The pending purchase of the Star Tribune by Mankato businessman and Timberwolves owner Glen Taylor is great news for Minnesota.
As one of the nation’s largest newspapers and the state’s dominant news source, the Star Tribune plays an outsized role in informing the public and setting the topics of civic discussion, both in the Twin Cities and statewide.
Though its news staff is much smaller than it was a few years ago, the Strib still has a big footprint. As a practicing PR professional, I can tell you firsthand that getting a story in the Star Tribune still matters a great deal to my clients. People notice its coverage.
Taylor’s public statements – and his business record – indicate that he views the purchase of the newspaper as a long-term investment. That’s a welcome change from the Strib’s recent ownership history: first by the McClatchy chain, which hounded managers relentlessly for ever-larger profit margins; then by Avista Capital Partners, a group of Wall Street sharks who looked for a quick, bottom-feeding buck but wound up losing millions.
There’s already been one key indication that Taylor knows what he’s doing: He’s retaining Mike Klingensmith, the Star Tribune’s publisher. When Klingensmith announced to the newsroom that he’d be staying, the room broke out in applause.
You can probably count on both hands the number of times a newsroom has applauded a publisher since Gutenberg invented movable type. But Klingensmith has led the paper out of bankruptcy and to profitability in an era that’s been disastrous for traditional news organizations.
Though Minnesota and the nation have many other news organizations – like the one you’re patronizing now – that provide excellent, in-depth coverage of important issues, newspapers and TV still employ 93 percent of the paid journalists in this country. That’s according to the Pew Research Center’s 2014 State of the Media report.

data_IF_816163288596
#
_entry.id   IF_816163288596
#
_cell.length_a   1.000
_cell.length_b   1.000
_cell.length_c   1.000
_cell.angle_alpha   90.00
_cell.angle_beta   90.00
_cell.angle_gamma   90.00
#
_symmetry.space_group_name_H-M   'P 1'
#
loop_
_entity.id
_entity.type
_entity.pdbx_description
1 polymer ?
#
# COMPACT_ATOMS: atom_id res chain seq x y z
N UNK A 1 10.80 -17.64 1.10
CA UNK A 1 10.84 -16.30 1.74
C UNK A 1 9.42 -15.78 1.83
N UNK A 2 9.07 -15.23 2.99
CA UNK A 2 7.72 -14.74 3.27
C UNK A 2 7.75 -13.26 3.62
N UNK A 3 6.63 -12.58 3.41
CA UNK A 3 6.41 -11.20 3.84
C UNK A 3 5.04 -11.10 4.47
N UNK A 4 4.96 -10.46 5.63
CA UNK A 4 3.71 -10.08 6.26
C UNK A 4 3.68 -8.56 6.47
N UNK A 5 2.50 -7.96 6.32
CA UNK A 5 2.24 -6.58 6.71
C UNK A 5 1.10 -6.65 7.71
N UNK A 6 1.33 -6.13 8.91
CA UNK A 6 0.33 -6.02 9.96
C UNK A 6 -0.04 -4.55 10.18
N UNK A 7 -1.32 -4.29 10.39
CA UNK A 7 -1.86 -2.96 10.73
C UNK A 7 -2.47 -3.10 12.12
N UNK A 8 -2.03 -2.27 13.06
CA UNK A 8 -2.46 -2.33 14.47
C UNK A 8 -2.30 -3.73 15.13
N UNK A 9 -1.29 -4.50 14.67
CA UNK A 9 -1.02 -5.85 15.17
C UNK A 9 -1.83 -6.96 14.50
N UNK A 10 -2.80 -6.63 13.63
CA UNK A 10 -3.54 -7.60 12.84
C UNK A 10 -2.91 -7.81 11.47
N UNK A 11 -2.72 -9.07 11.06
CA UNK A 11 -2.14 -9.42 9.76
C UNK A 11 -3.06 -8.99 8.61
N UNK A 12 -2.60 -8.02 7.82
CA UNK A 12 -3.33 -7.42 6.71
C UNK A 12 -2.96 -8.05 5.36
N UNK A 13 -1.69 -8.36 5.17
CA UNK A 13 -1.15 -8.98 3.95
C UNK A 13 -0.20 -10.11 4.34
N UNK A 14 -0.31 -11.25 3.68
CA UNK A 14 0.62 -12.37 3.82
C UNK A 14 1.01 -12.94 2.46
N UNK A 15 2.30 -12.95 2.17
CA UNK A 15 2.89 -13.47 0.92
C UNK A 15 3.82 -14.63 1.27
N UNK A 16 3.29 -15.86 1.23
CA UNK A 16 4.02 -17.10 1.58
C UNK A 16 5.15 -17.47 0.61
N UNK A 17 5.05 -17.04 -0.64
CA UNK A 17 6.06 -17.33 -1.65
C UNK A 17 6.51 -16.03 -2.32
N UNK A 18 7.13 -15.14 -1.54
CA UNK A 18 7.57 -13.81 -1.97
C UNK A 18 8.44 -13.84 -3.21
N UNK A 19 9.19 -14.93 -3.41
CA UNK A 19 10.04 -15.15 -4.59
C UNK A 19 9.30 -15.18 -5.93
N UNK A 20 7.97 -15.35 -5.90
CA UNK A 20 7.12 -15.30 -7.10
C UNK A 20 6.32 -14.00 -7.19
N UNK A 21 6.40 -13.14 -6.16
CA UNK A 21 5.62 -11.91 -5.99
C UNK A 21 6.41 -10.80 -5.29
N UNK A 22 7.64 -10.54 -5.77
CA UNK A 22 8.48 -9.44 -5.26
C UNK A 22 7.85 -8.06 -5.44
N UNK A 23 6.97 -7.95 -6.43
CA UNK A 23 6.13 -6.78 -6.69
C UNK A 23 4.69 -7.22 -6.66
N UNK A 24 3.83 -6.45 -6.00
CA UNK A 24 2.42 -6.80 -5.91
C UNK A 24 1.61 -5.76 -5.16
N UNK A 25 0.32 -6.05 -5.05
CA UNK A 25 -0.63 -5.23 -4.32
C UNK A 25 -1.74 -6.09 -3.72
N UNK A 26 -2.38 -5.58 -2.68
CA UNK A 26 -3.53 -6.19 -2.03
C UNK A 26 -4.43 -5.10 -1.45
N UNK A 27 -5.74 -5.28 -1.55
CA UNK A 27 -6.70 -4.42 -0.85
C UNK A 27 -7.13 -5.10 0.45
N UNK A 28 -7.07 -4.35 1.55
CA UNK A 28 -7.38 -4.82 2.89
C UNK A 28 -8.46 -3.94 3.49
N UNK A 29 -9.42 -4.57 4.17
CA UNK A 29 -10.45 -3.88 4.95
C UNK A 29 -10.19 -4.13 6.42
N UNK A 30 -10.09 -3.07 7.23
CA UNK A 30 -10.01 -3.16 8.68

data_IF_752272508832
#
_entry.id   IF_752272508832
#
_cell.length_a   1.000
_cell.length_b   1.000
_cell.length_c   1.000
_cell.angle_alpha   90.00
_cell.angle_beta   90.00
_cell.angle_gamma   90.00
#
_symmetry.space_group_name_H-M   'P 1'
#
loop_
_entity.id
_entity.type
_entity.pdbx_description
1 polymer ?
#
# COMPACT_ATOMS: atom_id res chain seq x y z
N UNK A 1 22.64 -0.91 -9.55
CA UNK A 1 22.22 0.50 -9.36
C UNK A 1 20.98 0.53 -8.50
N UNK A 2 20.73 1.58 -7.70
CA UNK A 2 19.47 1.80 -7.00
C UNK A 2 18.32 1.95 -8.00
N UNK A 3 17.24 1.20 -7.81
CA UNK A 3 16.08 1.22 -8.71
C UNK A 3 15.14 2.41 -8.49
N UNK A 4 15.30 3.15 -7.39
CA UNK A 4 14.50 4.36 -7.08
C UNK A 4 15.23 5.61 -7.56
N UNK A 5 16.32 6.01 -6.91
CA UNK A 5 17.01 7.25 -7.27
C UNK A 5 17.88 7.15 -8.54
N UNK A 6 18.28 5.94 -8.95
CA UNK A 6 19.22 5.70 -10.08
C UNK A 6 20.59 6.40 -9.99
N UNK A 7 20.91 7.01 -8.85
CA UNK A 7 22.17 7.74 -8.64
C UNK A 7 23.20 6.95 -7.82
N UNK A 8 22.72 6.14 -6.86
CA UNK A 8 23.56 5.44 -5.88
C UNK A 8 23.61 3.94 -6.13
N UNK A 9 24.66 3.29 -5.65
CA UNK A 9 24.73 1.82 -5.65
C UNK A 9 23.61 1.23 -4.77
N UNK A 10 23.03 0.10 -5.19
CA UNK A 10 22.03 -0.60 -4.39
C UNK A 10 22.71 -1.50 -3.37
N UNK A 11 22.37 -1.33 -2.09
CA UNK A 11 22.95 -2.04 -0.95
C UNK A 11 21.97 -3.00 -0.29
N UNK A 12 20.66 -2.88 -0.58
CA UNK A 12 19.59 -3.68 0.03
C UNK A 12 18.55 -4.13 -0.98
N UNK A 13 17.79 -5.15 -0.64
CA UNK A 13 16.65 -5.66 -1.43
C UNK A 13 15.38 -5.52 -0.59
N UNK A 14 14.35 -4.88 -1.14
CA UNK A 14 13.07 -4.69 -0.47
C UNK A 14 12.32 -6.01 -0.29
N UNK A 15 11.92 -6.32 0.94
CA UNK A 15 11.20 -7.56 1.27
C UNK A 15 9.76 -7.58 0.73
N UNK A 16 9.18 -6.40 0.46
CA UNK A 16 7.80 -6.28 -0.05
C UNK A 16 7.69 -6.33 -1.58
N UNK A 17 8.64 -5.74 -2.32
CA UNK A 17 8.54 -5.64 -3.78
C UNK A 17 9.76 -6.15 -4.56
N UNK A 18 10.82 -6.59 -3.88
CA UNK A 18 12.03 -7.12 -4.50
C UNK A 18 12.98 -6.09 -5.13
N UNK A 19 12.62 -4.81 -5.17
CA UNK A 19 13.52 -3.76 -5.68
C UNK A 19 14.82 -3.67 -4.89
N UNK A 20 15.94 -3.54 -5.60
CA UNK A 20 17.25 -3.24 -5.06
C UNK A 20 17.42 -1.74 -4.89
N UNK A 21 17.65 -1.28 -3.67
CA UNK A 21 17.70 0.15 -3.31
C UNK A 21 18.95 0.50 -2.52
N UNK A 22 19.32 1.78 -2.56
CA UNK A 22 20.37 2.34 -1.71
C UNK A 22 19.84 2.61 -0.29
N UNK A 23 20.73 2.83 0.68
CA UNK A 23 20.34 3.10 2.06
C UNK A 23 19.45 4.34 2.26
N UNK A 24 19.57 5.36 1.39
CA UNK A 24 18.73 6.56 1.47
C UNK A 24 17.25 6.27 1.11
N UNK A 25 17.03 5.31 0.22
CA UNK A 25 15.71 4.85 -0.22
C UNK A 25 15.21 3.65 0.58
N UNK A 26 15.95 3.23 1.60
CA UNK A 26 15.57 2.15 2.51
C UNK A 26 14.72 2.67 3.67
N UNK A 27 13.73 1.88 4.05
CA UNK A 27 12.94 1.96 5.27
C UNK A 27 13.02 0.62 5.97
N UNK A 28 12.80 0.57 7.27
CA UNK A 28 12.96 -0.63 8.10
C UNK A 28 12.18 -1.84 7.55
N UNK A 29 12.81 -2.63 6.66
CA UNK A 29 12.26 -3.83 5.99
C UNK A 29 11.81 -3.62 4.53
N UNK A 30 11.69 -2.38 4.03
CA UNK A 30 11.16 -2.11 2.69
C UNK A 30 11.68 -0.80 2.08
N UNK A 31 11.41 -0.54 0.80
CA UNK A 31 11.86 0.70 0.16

Yet the pie continues to shrink overall. U.S. newspapers employ only about 38,000 journalists – a figure that includes not only reporters, but also copy editors, photographers, web developers and so on. That’s down a third from its peak in the 1990s.
Digital news, while taking advertising dollars from newspapers and TV, still employs very few journalists. According to the Pew report, only 3 percent of the nation’s professional journalists are employed by digital news operations of more than four people. The digital news realm – with important exceptions like MinnPost — still consists mainly of aggregators and pundits, repurposing and opining on the news that was originally reported by traditional media.
That’s why the continued health of the Star Tribune is so important to Minnesota – at least for now. We may see a time in 10 or 20 years when large, profitable digital news organizations provide thorough, in-depth coverage of their communities. But that day hasn’t arrived yet.
For now, a strong newspaper is still the community’s greatest news resource. And Glen Taylor’s ownership of the Star Tribune is the best opportunity for Minnesota to keep its best news asset.